- use of personal protective equipment (PPE)
- hazardous materials
- health and environmental control and noise exposure
- electrical safety
- materials handling and storage
- machinery and machine guarding
- safety in confined spaces
- emergency response and fire protection.
Not all employees need to be trained on all topics, but they must be trained on the topics that impact their scope of work. Training should be done by an experienced and qualified trainer who has the necessary technical knowledge and expertise in the field. Training sessions on each topic typically take a minimum of 30 minutes, and most take 45 to 60 minutes or longer.
Is it the Employer’s Responsibility to Provide Safety Training?
No federal training regulation applies to all employers, but specific laws and agency regulations may apply to specific industries or employers, depending on what hazards workers are exposed to. For example, there are training requirements for some public-sector employees, occupations considered safety-sensitive (OSHA), or positions involving the safety of the public, such as through the Department of Transportation.
OSHA has broad and general regulations that most businesses must follow, as well as more detailed standards for specific and high-hazard industries, such as construction. Employers should assess their own training obligations and get legal guidance to determine what employment-related training is required to create a fair, safe, and respectful environment for all employees.
Employers can hire outside agencies for safety training, or they can take advantage of OSHA safety training courses, many of which are available online. Some employers make the mistake of believing that occasional (weekly or monthly) 15-minute training sessions meet all OSHA safety training requirements, but they do not and therefore should not be considered a substitute for those requirements.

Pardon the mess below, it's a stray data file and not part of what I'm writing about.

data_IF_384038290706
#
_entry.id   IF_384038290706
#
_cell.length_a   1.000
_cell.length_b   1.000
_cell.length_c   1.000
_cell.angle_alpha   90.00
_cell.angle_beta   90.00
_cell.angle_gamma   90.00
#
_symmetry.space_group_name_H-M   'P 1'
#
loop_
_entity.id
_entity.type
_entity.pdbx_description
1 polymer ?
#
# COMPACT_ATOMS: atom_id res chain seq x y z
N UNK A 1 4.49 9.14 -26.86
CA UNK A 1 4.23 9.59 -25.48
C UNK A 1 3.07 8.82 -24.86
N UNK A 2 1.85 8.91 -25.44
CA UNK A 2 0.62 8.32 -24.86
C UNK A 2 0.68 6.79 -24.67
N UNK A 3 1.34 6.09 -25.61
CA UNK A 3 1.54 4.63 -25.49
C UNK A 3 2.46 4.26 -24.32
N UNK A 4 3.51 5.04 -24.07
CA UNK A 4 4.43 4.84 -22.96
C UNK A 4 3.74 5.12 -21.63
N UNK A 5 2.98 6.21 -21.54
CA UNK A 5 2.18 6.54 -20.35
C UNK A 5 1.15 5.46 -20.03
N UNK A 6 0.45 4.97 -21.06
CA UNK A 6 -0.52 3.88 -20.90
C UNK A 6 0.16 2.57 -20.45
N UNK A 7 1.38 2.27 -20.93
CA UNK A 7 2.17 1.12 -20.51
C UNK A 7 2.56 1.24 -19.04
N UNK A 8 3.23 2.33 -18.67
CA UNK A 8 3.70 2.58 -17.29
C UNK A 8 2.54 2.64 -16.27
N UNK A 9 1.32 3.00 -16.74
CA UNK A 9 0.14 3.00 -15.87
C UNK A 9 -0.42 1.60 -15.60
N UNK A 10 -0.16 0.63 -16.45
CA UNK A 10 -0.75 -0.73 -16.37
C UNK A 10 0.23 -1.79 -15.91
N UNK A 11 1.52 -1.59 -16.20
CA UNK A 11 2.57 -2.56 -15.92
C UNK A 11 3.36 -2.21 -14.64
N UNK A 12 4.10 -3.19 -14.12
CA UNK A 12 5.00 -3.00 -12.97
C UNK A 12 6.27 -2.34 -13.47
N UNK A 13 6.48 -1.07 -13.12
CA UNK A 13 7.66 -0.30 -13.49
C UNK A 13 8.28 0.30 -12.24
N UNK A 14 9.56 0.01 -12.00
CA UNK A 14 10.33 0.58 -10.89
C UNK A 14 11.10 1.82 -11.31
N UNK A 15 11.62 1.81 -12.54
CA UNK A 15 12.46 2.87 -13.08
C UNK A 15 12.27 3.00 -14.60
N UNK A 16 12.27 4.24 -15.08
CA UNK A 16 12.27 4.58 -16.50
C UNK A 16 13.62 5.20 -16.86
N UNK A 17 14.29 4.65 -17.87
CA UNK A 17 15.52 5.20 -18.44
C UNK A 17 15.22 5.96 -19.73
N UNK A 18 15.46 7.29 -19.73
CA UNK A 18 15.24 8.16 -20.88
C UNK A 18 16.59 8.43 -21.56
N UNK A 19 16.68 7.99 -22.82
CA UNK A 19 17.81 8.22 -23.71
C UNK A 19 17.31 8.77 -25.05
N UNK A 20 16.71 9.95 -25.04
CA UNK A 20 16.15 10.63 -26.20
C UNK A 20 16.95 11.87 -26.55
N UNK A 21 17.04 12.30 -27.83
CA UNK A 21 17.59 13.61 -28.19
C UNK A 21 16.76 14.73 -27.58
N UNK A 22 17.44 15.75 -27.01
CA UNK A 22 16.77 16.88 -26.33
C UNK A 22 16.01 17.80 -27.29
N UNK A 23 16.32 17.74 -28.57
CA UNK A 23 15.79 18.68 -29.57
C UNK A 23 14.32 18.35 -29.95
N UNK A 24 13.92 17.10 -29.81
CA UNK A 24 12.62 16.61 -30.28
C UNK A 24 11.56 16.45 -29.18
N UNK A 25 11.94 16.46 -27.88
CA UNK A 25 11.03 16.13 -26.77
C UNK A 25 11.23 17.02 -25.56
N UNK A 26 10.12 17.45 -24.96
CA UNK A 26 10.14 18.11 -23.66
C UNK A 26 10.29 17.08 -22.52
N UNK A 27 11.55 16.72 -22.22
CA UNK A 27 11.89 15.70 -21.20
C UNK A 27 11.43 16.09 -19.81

OSHA levies heavy fines for not following the standards presented in American Safety Council’s OSHA courses. If employees are injured due to a lack of safety training, they may be entitled to compensation.
Recovering Damages After a Work Site Accident
If you are an employee and suffer injuries from work-related injuries or illnesses due to a lack of safety training or other employer negligence, workers’ compensation laws come into play in determining what you can recover. If your employer has workers’ compensation insurance, you generally will not be able to sue for damages but will have to turn to workers’ compensation benefits to cover your medical expenses and lost income.
If your employer does not subscribe to workers’ comp or you are an independent contractor, you may be entitled to bring a lawsuit for damages. A successful Texas personal injury lawsuit can bring benefits that go beyond those of workers’ compensation and may include:
- Compensation for pain and suffering and mental anguish, and
- Punitive damages, for situations where a defendant acted with extreme recklessness.
Workers’ compensation law and procedures and personal injury lawsuits can be complex, and there are Texas time limits that apply, so it makes sense to consult an attorney as soon as possible after a work-related injury.
Having an attorney on your side from the start can help prevent making costly mistakes. Your attorney can help by:
- Investigating your accident, acquiring evidence, and interviewing witnesses to back up your claim
- Make sure all paperwork is filed properly and in a timely manner
- Negotiating with insurance companies and their lawyers on your behalf
- Filing a lawsuit, if you can go beyond workers’ comp
- Handling any denials and appeals
- Taking your case to court if necessary.
Don’t delay. Contact Waldman Legal Group today if you have been injured on the job. Call (713) 688-4878.